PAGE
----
I often pray to God, but he never seems to answer my prayers. What am I doing wrong?
St. Augustine, in his writings on the Sermon on the Mount — one of the places in Scripture Jesus encourages us to ask, seek and knock for the Father's answer to our needs in prayer — comments on why God does not seem to answer our prayers. He lists four reasons.
One image of purgatory that was presented during my time in the seminary has stuck in my mind due to its vibrant, fearful image. In it, Mary is pictured with a scapular fishing souls out of purgatory, which is depicted as a sea of fire tormenting those occupying it. Needless to say, such an image wouldn't inspire anyone to want to go there.
While no one wants to go there, purgatory remains a truth that we can't escape. Popularly speaking, God is often viewed as too good to permit anyone to go to hell, let alone purgatory. This thought is only partially true, though.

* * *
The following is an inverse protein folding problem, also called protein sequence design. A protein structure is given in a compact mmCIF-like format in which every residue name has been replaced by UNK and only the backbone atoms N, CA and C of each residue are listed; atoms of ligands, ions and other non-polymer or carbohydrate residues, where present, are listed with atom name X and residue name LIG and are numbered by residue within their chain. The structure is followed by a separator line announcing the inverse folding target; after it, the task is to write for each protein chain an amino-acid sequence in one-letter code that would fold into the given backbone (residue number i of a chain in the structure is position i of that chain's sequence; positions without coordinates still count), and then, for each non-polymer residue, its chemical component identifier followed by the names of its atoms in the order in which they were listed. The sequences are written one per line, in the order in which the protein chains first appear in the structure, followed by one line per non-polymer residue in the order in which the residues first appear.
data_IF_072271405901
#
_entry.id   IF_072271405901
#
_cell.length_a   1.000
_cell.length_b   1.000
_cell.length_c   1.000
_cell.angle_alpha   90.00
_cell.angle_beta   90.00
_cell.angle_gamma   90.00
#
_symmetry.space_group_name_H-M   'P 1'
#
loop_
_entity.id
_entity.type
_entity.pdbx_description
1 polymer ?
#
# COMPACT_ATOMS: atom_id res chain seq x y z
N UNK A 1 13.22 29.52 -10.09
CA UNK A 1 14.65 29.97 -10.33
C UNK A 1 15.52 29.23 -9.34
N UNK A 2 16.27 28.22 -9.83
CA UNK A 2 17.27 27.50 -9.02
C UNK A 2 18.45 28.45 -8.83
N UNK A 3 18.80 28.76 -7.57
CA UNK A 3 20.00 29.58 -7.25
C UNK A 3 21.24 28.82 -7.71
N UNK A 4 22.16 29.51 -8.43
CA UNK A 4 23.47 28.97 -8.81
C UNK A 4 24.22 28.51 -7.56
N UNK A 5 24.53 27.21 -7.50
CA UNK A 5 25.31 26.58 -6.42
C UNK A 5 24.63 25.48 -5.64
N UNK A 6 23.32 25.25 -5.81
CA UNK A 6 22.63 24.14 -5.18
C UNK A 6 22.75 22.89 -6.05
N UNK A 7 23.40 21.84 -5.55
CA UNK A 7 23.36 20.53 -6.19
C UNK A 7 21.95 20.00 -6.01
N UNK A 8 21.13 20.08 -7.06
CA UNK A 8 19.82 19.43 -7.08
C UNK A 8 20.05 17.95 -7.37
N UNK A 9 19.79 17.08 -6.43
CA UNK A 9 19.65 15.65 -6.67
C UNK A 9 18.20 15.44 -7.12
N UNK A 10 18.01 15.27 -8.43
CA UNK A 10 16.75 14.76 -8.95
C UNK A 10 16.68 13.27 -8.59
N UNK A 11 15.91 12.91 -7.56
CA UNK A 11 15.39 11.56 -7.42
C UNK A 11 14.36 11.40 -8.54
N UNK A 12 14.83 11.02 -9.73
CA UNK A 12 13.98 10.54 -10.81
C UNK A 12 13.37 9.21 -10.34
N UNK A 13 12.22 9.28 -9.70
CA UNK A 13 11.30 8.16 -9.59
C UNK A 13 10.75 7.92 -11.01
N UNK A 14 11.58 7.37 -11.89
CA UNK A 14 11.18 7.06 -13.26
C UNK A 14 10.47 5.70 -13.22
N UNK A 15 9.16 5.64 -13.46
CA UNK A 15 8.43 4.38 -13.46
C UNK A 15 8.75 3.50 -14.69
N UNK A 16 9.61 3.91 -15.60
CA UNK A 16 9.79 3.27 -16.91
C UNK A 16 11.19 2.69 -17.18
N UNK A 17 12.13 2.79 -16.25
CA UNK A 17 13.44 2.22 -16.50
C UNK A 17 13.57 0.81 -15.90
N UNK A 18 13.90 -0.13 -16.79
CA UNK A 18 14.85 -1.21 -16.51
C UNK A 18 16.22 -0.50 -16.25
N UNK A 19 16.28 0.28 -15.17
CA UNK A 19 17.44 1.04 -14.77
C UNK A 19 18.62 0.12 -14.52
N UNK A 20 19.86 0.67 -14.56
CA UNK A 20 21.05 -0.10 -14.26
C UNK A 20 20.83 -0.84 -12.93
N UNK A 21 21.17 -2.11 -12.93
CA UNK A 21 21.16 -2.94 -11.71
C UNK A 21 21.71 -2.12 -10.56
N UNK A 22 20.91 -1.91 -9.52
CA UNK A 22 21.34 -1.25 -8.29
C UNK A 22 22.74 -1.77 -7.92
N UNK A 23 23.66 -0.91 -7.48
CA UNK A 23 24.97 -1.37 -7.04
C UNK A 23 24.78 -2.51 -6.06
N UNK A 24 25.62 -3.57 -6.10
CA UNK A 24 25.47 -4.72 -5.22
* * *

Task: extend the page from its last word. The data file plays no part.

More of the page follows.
The purpose of symbols is to move our minds to think about the reality being represented. For instance, the waters of baptism call to mind the washing away of sin that occurs in this sacrament. When we fail to understand the meaning of a symbol, it becomes a meaningless gesture. To question the meaning of a symbol, then, is a good thing. It helps us understand what it means and how it is to move our minds and hearts.
You raise a valid point, to wit, that the penitential nature of these two days ought not to be compromised.
However, there are a couple of points:
• Church law does define Ash Wednesday and Good Friday as days on which Catholics must fast, but not all Catholics. Only those aged 18-59 are obligated to fast, and even then, those whose health would be seriously injured by a strict fast are allowed to consume as much food as necessary.